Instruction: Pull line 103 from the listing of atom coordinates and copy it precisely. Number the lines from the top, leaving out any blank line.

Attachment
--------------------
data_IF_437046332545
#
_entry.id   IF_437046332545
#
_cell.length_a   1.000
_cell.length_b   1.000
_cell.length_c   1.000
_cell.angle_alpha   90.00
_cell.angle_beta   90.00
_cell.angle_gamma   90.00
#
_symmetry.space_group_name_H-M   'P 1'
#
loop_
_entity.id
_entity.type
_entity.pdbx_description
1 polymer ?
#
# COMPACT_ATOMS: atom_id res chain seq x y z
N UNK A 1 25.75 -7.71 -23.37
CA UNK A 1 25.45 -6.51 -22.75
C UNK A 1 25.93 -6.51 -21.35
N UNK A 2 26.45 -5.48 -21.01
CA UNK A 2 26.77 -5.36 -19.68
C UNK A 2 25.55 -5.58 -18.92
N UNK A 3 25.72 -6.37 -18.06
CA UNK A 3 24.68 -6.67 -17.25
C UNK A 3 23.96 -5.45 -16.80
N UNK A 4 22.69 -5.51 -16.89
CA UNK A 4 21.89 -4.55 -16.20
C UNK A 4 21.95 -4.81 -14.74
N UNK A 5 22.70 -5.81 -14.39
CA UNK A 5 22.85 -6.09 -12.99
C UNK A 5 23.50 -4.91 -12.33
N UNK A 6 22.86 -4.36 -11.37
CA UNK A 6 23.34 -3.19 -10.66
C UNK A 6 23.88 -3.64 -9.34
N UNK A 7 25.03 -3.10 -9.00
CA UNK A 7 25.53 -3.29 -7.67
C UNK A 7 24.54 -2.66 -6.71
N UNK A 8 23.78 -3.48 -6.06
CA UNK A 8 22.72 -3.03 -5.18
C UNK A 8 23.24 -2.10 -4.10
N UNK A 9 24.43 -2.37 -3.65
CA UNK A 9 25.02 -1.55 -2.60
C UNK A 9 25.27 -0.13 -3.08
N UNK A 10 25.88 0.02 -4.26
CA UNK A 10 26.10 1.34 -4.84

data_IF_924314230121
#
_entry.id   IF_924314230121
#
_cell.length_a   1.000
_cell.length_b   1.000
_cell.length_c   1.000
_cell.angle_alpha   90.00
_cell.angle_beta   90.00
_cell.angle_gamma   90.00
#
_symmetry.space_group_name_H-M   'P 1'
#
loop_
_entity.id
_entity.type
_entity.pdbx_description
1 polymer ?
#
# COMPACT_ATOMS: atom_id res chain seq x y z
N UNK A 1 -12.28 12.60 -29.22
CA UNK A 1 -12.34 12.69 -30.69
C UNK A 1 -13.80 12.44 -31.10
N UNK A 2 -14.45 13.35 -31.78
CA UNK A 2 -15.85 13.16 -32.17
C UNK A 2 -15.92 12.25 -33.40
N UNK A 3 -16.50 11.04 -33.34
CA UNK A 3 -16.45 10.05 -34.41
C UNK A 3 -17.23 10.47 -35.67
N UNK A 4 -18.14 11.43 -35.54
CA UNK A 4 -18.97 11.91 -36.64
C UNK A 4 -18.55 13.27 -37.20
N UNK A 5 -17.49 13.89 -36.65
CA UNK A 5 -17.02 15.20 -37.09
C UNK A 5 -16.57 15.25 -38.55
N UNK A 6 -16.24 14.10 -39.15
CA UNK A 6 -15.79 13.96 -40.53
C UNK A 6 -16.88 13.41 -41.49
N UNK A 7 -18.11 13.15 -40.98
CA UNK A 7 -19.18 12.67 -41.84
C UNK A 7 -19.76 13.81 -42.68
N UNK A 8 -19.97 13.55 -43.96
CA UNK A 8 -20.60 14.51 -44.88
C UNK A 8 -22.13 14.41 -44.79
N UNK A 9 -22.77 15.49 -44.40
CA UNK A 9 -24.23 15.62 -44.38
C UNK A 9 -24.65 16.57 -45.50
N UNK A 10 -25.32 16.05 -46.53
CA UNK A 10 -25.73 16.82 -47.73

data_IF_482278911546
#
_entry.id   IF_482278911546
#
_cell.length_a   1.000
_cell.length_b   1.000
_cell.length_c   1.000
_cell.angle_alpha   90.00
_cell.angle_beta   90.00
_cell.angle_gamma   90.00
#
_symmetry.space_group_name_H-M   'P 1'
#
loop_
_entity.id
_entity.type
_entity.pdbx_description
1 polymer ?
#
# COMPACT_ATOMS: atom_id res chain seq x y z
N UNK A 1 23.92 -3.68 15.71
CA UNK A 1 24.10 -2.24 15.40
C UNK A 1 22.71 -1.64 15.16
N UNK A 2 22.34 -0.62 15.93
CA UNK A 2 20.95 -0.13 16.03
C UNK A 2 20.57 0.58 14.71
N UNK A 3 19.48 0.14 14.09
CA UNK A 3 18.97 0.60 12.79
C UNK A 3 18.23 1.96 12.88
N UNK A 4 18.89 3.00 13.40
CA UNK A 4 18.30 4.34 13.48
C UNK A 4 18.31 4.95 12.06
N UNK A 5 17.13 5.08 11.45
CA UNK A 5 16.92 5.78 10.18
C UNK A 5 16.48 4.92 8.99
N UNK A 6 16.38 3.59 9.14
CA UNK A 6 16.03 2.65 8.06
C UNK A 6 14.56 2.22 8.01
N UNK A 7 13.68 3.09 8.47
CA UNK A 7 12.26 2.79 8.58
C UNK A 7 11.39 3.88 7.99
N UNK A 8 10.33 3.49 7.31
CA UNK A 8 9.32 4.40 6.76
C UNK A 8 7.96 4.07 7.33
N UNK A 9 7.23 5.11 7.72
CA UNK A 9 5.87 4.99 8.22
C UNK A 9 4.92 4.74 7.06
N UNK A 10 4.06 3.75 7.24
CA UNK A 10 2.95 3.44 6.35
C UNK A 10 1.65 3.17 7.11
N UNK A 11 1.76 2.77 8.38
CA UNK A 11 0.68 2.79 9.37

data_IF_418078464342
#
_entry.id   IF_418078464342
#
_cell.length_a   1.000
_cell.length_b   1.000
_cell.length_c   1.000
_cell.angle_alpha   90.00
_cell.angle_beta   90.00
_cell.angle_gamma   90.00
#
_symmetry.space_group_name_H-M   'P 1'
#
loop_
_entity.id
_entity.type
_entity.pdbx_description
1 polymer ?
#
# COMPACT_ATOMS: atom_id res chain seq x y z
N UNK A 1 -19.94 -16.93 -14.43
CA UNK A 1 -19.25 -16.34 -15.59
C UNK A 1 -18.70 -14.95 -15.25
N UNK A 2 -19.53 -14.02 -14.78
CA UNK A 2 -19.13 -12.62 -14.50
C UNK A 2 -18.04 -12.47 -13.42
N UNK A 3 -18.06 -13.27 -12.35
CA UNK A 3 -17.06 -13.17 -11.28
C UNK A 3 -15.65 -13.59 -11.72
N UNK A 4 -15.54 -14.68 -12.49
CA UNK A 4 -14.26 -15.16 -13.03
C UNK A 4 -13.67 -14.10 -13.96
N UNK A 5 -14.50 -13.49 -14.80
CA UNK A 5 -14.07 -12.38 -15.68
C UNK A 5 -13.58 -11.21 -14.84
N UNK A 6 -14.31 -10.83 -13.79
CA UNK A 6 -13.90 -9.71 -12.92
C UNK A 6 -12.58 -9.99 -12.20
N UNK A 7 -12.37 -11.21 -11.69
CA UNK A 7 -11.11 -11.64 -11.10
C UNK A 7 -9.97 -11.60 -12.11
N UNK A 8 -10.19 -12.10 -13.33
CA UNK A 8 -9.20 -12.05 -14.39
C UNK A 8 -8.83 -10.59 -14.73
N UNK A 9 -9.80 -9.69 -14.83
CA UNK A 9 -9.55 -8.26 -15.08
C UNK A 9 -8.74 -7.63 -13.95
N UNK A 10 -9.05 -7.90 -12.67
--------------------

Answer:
_cell.length_a   1.000